It has been nearly 40 years since the Nicaraguan Revolution began and the brutal Somoza family dictatorship was overthrown by the Sandinista National Liberation Front, which established a revolutionary democratic socialist party. Today, however, Nicaraguans are again suffering under an authoritarian government, this time led by Daniel Ortega and the vice president, his wife, Rosario Murillo.
Ortega was once a leader of the Sandinista movement who, during his first term as president in 1984, instituted many controversial progressive reforms. He returned to power in 2007, however, and when he ran for reelection in 2016, the corrupt government blocked any opposing parties from running and forbid any impartial oversight of the election, guaranteeing his victory. Since then, Nicaragua’s National Assembly has abolished presidential term limits and given Ortega control over the appointment of military and police commanders. His administration also tried to seize control of online media in 2015, but failed due to public opposition.
Nicaragua has existed in such a state of corruption for years, but the situation has recently deteriorated, and today the country is going through the deadliest conflict since the Sandinista revolution. Anti-government sentiment has intensified since President Ortega announced plans for the Chinese-backed Nicaragua Canal in 2014, which will destroy the lake’s ecosystem and forcibly displace more than 120,000 people from their homes.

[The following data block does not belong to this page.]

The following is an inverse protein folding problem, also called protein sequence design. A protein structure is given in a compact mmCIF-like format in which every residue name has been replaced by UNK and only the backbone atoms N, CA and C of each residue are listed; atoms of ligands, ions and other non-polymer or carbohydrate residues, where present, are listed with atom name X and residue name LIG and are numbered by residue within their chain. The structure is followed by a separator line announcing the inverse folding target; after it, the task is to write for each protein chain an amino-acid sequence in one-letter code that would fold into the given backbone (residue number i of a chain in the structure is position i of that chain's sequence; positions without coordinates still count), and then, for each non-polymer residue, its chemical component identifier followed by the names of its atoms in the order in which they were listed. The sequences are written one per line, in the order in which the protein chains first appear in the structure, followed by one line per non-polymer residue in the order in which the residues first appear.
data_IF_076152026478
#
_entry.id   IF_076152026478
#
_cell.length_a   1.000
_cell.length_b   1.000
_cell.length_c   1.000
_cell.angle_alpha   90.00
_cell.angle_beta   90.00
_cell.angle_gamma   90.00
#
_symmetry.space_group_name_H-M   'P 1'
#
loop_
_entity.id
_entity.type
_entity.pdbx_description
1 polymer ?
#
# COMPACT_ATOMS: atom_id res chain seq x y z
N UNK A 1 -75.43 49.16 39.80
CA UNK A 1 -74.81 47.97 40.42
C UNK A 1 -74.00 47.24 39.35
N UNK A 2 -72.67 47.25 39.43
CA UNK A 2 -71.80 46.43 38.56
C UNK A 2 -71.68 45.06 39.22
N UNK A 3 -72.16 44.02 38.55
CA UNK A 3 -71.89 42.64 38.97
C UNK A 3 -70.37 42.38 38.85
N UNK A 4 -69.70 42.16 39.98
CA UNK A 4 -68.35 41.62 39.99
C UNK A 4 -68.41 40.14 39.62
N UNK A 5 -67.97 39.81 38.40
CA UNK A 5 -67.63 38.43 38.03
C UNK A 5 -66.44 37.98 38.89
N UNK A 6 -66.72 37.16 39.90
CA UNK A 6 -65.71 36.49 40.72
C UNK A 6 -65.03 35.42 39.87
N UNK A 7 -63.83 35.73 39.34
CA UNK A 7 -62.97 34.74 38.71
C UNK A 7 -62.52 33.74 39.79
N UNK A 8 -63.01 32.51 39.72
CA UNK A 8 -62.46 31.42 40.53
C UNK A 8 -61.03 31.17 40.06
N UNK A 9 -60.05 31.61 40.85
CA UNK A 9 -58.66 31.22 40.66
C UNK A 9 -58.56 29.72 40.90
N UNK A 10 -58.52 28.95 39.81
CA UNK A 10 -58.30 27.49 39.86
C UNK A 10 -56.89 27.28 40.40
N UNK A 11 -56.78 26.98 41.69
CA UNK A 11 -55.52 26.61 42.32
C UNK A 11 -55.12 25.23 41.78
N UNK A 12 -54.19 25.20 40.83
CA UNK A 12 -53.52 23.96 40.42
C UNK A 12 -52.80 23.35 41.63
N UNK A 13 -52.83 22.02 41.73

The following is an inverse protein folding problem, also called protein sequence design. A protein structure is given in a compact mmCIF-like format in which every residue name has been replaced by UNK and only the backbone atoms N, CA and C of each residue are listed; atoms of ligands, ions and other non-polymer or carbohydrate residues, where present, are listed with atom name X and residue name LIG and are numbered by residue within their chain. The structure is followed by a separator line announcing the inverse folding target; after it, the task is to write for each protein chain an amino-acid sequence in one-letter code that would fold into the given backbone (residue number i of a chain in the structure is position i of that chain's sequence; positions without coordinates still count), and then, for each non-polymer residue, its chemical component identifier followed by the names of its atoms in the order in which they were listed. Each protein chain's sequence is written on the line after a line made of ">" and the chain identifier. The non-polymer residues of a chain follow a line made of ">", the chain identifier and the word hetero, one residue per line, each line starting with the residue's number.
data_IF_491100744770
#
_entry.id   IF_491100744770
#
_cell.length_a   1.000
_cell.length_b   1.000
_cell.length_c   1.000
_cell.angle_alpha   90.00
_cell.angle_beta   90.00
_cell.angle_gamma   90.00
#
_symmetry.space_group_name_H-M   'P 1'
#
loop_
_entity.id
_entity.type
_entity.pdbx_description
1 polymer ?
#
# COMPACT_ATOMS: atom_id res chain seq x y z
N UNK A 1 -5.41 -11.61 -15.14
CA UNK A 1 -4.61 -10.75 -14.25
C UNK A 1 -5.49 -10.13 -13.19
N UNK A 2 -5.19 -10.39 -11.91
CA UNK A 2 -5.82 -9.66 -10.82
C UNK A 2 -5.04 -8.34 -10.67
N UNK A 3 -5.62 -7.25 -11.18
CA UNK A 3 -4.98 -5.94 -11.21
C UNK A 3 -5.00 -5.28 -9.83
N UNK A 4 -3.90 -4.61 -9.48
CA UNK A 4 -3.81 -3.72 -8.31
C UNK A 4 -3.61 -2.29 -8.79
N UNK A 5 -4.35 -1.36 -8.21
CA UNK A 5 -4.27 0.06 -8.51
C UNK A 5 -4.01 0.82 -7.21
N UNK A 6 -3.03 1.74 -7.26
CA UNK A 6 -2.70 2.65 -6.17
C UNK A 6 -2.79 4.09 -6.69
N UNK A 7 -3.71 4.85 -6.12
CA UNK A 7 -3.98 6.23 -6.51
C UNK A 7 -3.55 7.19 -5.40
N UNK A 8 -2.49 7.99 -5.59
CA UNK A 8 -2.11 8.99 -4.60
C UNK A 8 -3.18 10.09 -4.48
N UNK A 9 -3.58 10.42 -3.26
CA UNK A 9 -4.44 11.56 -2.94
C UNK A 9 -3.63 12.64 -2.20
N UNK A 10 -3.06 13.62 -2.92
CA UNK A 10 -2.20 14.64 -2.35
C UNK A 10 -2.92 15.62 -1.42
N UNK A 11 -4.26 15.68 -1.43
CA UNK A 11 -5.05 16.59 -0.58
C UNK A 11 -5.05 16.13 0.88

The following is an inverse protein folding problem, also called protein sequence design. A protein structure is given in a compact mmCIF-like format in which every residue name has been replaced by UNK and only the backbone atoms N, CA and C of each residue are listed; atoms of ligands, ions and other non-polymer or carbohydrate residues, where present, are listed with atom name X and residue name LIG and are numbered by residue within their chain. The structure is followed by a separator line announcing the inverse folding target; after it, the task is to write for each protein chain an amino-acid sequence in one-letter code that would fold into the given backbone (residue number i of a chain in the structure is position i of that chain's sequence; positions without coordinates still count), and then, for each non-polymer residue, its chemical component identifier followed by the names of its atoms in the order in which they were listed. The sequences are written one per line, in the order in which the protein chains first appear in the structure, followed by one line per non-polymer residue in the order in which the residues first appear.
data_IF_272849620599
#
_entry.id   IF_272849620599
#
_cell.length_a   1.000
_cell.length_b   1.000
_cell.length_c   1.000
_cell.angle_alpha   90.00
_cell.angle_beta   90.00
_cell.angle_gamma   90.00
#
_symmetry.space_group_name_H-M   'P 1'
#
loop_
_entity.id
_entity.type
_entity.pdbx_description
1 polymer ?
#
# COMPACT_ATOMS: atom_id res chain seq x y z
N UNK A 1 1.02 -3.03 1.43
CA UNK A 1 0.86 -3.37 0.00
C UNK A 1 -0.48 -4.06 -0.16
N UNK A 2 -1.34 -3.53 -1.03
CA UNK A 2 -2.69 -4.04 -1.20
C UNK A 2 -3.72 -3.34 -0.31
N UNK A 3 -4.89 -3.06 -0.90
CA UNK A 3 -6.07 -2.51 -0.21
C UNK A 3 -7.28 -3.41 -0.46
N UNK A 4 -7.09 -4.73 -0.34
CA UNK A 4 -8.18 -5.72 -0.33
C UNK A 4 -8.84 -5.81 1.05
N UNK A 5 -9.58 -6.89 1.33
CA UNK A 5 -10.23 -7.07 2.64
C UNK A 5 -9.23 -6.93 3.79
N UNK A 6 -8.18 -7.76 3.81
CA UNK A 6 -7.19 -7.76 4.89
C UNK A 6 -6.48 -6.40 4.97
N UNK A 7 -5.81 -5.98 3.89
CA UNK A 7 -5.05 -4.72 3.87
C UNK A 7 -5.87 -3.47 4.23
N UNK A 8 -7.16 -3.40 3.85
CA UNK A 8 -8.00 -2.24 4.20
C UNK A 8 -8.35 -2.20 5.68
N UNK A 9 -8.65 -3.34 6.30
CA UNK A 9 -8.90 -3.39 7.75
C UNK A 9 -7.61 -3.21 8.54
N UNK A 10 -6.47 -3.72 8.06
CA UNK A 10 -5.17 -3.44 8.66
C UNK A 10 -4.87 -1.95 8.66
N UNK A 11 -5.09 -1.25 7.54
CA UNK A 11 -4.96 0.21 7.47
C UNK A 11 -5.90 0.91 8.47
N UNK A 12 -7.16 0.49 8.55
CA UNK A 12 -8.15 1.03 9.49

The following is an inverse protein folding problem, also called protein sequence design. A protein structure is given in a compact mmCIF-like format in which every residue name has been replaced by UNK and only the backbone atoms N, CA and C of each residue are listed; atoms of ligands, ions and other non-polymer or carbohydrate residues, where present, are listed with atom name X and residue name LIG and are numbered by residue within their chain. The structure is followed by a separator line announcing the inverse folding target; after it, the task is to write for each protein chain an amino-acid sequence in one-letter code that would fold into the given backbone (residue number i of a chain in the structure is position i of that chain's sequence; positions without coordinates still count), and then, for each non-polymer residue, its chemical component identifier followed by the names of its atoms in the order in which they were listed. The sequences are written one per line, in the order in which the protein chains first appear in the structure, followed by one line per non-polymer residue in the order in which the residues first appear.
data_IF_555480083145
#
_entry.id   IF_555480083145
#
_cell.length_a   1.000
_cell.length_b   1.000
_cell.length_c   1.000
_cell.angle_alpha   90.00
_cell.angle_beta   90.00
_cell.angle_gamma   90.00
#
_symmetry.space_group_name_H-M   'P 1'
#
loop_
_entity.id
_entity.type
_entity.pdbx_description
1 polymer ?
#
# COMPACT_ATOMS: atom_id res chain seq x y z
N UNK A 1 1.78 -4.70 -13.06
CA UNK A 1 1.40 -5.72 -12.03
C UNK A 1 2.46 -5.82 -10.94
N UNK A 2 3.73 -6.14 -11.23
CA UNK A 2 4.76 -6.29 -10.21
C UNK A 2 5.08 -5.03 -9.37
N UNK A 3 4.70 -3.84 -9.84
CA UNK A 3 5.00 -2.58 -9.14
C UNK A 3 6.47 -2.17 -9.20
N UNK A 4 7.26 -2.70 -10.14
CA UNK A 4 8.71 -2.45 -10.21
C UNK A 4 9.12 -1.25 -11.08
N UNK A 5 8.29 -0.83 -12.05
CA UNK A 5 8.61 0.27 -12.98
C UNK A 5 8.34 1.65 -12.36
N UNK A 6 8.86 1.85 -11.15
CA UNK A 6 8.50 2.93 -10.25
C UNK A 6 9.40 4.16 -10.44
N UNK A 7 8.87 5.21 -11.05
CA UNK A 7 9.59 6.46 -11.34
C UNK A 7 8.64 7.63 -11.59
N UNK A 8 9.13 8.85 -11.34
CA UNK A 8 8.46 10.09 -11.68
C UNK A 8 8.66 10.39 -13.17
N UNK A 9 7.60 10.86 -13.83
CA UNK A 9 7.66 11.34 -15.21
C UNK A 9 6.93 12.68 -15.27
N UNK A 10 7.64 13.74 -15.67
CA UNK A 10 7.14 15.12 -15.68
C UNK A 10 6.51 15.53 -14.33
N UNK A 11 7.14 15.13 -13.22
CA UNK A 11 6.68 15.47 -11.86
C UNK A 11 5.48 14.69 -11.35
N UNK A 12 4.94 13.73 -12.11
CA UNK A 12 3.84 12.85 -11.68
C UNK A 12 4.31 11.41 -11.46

Events escalated on April 16 of this year, when the Nicaraguan government approved legislation to cut social security benefits while raising people’s required contributions. Three days later, on April 19, opponents of the new law began peaceful protests in the streets all over the country. The government responded by sending out the national police and Sandinista Youth to attack protesters and destroy commercial establishments. Managua’s cathedral sheltered hundreds of student protestors to protect them from police and the Sandinista Youth until it was safe for them to leave. At least 25 people died that day, beginning what has been more than a month of violence in the country.
Ortega has since withdrawn the social security reform proposal, but the move was too little, too late for the Nicaraguan people. The protests that began in response to this unpopular policy have grown after the government’s deadly response. Human rights groups estimate that over 65 people have been killed by government forces so far. Many of these were students leading anti-government demonstrations in the streets and on college campuses, including in Jesuit Central American University in Managua, Nicaragua’s capital.
Nicaragua is a predominantly Catholic country, and the church has made ongoing pleas for reconciliation and peace. Pope Francis said in his weekly address on April 22 that the “useless spilling of blood must be stopped.”
In Nicaragua’s archdiocese of Managua, Cardinal Leopoldo Brenes said in a sermon, “It is sad to see young people being attacked with tear gas bombs. It is sad to see young people shot to death, wounded by mortars. It is sad to see families destroyed by the loss of their children. My call is to all the people of Nicaragua to keep calm and stay united in the love of Christ.”
The Catholic Church in Nicaragua has recently moved beyond pleas for peace to concrete action: they are currently mediating a national dialogue between the Ortega administration and civic groups with the goal of ending the conflict between the government and civilians.
The first round of talks started on May 16, when Ortega’s critics called him a “killer” and demanded his and Murillo’s resignation as president and vice-president; the Sandinista leader has denied any wrongdoing. Meanwhile, Bishop Juan Mata Guevara urged the president “that you rethink with your Cabinet the path you have taken. It has started—I say this with pain—a non-armed revolution.”